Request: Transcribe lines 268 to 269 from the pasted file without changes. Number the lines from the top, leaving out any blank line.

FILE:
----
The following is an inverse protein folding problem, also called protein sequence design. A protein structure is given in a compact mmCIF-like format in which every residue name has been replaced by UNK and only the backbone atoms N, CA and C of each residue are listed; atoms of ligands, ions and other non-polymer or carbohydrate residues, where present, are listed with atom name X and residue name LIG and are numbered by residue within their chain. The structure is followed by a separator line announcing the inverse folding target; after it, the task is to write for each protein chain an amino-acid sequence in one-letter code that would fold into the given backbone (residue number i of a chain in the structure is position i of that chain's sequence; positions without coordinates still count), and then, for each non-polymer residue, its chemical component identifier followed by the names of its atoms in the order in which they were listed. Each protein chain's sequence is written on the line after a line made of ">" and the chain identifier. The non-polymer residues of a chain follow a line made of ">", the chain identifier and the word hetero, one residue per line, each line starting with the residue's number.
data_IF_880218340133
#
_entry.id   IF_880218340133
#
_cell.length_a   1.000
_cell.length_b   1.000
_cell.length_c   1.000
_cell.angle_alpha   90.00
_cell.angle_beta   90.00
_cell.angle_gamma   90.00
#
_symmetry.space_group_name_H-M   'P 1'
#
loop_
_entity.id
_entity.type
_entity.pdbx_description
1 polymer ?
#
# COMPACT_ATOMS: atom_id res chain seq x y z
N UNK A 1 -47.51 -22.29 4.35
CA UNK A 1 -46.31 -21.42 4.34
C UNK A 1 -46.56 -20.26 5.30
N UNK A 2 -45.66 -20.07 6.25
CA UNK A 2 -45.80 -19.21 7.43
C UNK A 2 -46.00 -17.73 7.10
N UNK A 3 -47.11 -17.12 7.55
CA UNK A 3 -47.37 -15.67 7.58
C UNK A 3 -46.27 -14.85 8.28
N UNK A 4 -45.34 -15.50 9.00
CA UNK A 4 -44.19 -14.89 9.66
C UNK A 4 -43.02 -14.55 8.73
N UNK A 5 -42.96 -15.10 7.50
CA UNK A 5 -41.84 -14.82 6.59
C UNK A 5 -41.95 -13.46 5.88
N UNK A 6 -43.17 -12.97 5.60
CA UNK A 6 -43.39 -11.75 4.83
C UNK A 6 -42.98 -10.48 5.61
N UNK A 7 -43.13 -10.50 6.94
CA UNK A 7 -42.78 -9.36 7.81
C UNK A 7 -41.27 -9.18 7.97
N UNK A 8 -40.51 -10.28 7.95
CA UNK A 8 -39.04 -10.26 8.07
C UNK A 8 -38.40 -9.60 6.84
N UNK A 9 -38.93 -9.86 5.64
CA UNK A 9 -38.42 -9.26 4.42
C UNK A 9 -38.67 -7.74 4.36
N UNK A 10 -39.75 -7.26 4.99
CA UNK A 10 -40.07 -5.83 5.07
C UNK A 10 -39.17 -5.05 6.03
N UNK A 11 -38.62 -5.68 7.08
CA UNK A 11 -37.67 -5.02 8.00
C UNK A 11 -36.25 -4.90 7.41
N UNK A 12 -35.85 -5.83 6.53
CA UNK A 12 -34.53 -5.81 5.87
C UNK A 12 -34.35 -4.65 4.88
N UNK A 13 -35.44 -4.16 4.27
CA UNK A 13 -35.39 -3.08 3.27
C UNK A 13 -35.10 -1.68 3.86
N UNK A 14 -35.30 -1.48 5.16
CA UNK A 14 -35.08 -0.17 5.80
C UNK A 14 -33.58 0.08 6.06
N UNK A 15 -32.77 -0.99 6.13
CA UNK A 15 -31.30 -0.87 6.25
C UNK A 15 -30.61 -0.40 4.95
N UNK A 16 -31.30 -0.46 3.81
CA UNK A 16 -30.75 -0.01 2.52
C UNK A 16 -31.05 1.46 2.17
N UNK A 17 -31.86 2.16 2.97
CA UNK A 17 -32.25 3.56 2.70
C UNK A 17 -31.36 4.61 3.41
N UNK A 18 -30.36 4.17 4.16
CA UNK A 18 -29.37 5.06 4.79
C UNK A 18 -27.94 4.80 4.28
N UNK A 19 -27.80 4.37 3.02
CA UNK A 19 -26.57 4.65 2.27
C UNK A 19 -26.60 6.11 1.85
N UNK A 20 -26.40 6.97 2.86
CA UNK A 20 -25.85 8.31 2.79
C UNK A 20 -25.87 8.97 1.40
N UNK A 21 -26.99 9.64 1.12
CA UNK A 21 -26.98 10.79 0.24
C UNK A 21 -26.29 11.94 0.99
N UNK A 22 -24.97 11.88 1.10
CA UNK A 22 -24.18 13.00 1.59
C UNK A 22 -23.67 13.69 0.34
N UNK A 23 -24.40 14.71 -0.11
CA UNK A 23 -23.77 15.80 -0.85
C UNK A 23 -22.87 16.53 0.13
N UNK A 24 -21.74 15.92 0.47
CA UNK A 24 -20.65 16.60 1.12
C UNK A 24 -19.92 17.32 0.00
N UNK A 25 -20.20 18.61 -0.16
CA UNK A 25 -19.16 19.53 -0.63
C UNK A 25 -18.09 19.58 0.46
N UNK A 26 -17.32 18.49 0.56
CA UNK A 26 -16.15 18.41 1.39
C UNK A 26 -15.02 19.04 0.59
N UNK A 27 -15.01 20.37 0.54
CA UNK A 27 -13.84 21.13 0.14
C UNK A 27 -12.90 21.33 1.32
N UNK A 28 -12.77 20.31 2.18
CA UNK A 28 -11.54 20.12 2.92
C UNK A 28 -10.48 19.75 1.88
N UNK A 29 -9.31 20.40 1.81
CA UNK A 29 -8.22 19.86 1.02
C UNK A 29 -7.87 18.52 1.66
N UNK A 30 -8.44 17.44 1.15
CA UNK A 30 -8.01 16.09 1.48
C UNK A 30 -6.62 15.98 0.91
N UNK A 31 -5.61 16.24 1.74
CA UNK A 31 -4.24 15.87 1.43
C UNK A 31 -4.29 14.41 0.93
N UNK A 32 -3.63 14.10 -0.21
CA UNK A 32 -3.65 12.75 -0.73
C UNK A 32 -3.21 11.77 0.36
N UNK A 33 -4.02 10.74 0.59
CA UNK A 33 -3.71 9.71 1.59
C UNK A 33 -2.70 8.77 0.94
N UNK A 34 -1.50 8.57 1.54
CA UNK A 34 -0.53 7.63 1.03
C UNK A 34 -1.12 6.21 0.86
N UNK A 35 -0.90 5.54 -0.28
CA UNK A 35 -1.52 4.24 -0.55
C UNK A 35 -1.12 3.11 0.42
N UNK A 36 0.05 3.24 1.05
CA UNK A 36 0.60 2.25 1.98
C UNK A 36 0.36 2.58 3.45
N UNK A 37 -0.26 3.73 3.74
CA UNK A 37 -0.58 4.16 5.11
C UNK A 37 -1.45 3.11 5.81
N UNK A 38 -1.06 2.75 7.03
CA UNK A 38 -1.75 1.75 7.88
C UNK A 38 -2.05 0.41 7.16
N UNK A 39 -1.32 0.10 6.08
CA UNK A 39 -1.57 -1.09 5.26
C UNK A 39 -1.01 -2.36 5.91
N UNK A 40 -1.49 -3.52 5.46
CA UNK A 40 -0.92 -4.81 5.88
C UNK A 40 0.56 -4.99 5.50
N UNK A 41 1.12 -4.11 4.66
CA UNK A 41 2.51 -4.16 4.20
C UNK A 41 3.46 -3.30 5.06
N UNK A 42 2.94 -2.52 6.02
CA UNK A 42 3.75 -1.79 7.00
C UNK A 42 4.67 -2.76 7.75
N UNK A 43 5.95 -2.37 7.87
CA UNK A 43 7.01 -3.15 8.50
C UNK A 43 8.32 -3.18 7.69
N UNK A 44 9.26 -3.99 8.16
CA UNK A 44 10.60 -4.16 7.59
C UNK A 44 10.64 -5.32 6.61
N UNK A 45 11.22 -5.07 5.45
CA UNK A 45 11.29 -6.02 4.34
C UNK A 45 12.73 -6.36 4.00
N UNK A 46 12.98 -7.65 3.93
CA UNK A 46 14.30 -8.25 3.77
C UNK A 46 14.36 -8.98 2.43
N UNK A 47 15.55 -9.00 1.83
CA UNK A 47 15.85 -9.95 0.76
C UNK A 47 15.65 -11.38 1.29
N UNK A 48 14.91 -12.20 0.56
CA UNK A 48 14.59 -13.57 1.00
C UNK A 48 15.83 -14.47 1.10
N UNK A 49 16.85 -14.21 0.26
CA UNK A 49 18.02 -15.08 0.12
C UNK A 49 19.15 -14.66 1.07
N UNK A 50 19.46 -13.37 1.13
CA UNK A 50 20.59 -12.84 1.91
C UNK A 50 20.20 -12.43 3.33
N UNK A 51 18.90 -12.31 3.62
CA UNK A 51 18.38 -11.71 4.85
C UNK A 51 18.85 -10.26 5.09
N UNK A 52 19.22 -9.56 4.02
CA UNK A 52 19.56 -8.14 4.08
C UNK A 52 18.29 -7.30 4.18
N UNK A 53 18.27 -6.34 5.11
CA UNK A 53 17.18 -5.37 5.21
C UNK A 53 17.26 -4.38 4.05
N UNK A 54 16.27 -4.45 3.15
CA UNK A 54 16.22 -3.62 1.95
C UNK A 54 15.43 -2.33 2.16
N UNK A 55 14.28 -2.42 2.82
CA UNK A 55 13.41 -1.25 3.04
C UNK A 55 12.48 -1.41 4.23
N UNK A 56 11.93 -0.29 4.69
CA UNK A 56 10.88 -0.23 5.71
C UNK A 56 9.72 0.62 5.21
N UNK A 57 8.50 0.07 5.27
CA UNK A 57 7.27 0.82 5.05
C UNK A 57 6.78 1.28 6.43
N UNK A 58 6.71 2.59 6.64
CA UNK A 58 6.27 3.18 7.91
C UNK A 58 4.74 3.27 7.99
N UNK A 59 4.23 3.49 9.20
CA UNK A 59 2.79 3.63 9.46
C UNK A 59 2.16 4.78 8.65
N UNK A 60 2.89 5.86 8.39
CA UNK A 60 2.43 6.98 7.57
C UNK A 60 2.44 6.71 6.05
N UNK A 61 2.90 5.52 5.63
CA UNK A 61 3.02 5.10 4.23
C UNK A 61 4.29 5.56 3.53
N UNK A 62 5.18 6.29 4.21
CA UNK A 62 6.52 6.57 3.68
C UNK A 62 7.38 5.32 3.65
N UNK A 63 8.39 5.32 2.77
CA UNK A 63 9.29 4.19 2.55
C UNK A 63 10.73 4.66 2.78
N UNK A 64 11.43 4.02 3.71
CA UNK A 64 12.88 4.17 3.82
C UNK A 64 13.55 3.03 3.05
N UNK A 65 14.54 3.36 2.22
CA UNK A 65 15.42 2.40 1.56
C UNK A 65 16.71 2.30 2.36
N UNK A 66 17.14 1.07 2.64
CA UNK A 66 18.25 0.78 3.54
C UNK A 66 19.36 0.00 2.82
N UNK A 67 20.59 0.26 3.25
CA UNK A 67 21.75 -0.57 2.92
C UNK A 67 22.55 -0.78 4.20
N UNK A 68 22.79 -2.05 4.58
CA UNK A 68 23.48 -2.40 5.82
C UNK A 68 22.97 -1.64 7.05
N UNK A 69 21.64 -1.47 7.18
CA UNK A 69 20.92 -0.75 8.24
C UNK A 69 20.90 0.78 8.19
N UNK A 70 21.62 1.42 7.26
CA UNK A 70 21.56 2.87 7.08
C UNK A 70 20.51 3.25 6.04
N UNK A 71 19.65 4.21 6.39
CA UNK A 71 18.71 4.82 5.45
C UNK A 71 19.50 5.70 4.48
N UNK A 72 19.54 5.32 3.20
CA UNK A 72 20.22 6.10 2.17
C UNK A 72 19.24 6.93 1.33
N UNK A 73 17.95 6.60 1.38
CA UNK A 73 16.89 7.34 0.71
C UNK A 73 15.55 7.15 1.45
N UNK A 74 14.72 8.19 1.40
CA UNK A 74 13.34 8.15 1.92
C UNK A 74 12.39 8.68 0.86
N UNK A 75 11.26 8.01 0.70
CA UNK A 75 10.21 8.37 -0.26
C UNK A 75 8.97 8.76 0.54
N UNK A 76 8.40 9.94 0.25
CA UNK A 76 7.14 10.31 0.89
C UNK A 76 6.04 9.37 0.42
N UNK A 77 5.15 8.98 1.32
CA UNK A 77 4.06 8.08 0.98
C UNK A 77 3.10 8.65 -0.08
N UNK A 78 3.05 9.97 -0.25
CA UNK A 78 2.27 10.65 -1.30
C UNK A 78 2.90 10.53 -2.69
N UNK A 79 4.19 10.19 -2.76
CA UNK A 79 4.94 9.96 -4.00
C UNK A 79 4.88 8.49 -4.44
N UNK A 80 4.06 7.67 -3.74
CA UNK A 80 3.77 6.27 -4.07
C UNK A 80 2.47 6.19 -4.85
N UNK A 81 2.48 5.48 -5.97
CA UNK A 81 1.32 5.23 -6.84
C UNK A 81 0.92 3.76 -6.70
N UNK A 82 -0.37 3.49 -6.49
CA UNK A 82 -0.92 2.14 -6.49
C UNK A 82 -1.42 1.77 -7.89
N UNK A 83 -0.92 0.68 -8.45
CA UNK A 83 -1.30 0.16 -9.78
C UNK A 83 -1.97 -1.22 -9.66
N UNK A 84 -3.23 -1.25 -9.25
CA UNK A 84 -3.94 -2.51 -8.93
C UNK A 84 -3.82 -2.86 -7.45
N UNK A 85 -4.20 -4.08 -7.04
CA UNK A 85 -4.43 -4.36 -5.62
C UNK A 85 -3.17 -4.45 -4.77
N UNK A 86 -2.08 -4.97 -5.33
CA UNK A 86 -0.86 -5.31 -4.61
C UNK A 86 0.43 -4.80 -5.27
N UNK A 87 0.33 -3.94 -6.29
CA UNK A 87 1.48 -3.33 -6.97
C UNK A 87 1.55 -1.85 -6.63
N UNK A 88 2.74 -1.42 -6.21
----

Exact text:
N UNK A 83 -0.92 0.68 -8.45
CA UNK A 83 -1.30 0.16 -9.78